Not sure if serious

At New Shooter day, there were a couple of gentlemen at the range with matching BDU (or is it ACU? I can’t keep up) pants and UnderArmor wicking shirts. Under their station I spied some high-dollar MOLLE gear and noticed a unit patch I’d not seen before.

Towards the end of our time there, a third gentleman showed up with the same stuff. I also noticed that their ear protection doubled as a communications headset.

Three guys, matching equipment, shooting pistols at 50 yards. And consistently hitting clay pigeons at that distance. ┬áSeeing as 5th Group SF is about 40 miles away from this range, I was…intrigued. When we left for the day, I noticed that the trucks they came in had the same logo as their unit patches as window decals.

I also noticed the trucks were from the wrong county if they were associated with 5th group, and that the trucks didn’t have DOD stickers. Add the fact that this was a public range and I’d seen this kind of thing before* at this range, I investigated when I got home.

And I discovered that those gentlemen were airsofters. I was also introduced to the term “MilSim.”

Now, I am of two minds here. My initial response upon finding out these guys are weekend SpecOps LARPers was, quite honestly, ridicule.

These guys came to a public range essentially “in character” and didn’t let anyone in on the joke. One of my new shooters asked them if they were professionals and they responded with “something like that.” When guy #3 started unloading his gear, he took a suppressor off of an AR, swapped out what looked to be a MultiMount Adapter, and put it on a pistol. I asked him about it, because the pistol was super quiet and I assumed it was the Gemtech MultiMount. He showed it to me, explained that it was legal, and told me who made it. It was only later that I found out it was airsoft.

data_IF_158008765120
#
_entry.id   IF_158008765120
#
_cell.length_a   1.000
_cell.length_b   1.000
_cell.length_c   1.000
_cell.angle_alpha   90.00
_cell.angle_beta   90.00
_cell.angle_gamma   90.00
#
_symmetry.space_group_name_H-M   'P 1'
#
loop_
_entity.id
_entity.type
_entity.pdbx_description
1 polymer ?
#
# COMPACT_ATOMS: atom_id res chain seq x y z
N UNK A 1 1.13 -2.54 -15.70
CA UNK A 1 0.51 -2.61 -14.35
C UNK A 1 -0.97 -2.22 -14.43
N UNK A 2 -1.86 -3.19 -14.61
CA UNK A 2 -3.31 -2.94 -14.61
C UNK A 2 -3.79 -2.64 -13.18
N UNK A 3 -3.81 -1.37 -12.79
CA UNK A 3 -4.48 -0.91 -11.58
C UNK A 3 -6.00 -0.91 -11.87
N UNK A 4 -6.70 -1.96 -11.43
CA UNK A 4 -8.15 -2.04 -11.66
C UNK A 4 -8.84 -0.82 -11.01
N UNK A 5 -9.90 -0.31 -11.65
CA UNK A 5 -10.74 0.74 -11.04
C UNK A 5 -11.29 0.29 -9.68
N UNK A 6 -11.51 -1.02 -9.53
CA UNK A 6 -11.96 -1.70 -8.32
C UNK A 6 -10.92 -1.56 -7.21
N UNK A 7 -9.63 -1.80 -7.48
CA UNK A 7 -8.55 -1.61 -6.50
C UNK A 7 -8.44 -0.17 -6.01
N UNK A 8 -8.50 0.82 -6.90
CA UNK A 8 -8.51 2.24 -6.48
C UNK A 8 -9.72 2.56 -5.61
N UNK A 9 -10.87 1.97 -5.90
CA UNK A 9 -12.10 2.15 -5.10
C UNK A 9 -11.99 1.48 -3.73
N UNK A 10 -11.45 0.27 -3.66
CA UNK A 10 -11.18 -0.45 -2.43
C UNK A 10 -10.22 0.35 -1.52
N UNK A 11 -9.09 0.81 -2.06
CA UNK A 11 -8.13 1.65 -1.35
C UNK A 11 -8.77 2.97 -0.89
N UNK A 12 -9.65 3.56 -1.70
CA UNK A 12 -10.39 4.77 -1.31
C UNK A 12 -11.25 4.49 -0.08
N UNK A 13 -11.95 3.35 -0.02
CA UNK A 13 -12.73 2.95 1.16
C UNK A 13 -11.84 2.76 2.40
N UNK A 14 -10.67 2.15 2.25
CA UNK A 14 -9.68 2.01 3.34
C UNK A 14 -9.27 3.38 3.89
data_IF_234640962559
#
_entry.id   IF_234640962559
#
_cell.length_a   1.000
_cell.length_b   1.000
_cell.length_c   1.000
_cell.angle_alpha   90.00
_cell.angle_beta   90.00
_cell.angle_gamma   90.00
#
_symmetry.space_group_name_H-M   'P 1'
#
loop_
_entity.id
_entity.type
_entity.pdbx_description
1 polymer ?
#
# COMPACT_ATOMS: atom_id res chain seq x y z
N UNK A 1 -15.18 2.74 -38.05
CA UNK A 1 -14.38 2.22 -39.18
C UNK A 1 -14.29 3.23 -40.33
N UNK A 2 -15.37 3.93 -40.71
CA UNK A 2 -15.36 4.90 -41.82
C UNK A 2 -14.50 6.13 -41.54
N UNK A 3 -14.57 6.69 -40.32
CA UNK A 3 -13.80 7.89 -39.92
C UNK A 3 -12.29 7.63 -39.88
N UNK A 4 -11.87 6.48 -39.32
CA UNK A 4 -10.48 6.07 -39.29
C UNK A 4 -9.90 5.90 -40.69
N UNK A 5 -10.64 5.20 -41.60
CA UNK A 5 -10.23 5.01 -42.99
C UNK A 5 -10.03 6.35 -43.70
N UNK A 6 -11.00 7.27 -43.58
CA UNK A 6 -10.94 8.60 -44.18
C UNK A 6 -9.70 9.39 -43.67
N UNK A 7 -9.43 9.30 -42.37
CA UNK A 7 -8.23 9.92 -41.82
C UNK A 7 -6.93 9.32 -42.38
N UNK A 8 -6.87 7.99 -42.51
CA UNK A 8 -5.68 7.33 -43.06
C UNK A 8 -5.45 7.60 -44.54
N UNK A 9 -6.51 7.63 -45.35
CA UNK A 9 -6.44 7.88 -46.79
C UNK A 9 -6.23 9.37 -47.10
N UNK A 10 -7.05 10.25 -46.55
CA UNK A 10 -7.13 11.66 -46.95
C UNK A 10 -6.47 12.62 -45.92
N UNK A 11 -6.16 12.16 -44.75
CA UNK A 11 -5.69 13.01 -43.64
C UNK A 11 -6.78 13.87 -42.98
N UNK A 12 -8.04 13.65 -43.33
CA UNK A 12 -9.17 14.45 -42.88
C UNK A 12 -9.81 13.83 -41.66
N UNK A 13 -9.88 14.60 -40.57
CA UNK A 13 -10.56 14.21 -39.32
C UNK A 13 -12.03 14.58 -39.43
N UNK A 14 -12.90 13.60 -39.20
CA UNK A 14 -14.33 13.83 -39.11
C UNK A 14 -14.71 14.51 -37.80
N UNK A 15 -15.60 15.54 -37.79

People don’t like being lied to, and I feel like these guys lied to us.

My second, later reaction was Hey, airsoft or not, training is training and these guys were good. They were, after all, hitting clay pigeons at 50 yards with pistols. Real pistols.

And apparently this MilSim thing is a BFD, and this M7 group is a BFD in MilSim. They like, travel the country and win money and stuff.

So, are they really any different than other LARPers?

What about Civil War Re-enactors? Are they odd because they dress up and play around with really old guns?

How about WWII re-enactors? Paintballers?

This MilSim thing seems like it would be fun, and would get trigger time on the cheap. The airsoft guns these guys use probably cost as much as the real thing, but whats the price per round? Plus you get team tactics and force on force training on the cheap? Sounds like something I need to investigate.

I just wish these guys hadn’t acted the way they did at the range.

*Actually, one of these guys may have actually been the guy from that story. Can’t say for sure, but there was a resemblance.

2 comments to Not sure if serious

  • Oh to have the “wizard” airsoft team. It is very fun training if you’re not afraid of a little pain/sting. You learn a little about how you react when you get amped up and caught up in the moment.

  • While I have absolutely no problems with anyone getting as far into their hobby as they so desire, I do have to wonder about the… “wisdom” is perhaps the right word… of overlapping a hobby that is inherently a fabrication into reality. Yes, these guys are apparently awesome airsofters, and the uniforms are useful on the field for pretty much the same reasons as the military uses them (well, apart from the zip-tie handcuffs… at a loss on those), but wearing those same uniforms out “in public” can cause all manner of unnecessary and unwarranted confusion. Their attire is their call, but I cannot say as though I would do the same.

    Speaking of, I need to get my post about airsoft up one of these days…

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